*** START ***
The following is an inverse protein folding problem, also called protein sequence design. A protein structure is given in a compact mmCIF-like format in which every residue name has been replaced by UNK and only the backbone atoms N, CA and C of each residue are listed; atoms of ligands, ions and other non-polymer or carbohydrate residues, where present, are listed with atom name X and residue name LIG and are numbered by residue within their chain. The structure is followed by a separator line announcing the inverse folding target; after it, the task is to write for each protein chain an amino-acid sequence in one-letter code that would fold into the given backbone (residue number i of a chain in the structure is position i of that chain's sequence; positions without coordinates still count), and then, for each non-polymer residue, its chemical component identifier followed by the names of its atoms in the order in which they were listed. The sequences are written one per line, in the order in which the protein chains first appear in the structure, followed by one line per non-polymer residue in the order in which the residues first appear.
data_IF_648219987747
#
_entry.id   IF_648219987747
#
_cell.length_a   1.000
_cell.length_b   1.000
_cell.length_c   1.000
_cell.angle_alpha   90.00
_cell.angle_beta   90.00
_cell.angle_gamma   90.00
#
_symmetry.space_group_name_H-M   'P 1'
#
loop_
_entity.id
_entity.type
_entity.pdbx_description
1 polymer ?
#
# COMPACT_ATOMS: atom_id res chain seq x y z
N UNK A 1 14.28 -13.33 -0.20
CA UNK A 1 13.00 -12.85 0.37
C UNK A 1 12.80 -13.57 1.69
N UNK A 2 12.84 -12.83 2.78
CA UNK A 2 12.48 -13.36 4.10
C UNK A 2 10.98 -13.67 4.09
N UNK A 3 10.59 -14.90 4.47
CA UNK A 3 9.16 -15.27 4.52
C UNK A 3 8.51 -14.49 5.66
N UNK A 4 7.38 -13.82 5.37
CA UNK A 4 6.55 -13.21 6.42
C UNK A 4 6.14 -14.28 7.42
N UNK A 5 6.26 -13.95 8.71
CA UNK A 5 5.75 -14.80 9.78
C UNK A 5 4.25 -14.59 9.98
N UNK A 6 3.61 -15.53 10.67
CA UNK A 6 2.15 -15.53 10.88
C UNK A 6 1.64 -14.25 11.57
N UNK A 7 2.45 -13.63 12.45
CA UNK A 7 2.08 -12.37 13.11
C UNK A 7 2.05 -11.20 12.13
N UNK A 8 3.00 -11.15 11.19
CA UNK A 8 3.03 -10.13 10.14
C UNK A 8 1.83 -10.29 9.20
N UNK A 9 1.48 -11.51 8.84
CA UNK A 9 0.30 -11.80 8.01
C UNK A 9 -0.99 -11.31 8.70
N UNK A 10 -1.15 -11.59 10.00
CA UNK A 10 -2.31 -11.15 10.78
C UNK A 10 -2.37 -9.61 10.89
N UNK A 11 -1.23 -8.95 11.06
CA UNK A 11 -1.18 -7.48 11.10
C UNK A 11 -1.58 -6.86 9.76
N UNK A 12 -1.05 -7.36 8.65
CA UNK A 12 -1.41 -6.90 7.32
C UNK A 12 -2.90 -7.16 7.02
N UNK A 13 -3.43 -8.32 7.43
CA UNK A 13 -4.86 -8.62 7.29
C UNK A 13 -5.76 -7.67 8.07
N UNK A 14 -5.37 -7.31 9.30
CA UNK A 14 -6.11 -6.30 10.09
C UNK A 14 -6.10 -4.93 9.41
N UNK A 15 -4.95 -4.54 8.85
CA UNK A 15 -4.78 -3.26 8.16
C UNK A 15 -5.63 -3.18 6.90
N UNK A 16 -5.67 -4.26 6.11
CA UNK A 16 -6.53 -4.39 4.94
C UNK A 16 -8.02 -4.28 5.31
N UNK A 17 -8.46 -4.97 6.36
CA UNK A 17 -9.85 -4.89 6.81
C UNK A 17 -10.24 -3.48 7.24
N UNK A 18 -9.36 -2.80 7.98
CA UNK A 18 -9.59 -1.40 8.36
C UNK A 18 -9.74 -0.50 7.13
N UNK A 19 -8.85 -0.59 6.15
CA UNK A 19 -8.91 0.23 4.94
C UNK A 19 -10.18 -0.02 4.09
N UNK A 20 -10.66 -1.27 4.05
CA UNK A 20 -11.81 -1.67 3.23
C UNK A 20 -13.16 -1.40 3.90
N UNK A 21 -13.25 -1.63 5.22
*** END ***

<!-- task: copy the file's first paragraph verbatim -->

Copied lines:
The following is an inverse protein folding problem, also called protein sequence design. A protein structure is given in a compact mmCIF-like format in which every residue name has been replaced by UNK and only the backbone atoms N, CA and C of each residue are listed; atoms of ligands, ions and other non-polymer or carbohydrate residues, where present, are listed with atom name X and residue name LIG and are numbered by residue within their chain. The structure is followed by a separator line announcing the inverse folding target; after it, the task is to write for each protein chain an amino-acid sequence in one-letter code that would fold into the given backbone (residue number i of a chain in the structure is position i of that chain's sequence; positions without coordinates still count), and then, for each non-polymer residue, its chemical component identifier followed by the names of its atoms in the order in which they were listed. The sequences are written one per line, in the order in which the protein chains first appear in the structure, followed by one line per non-polymer residue in the order in which the residues first appear.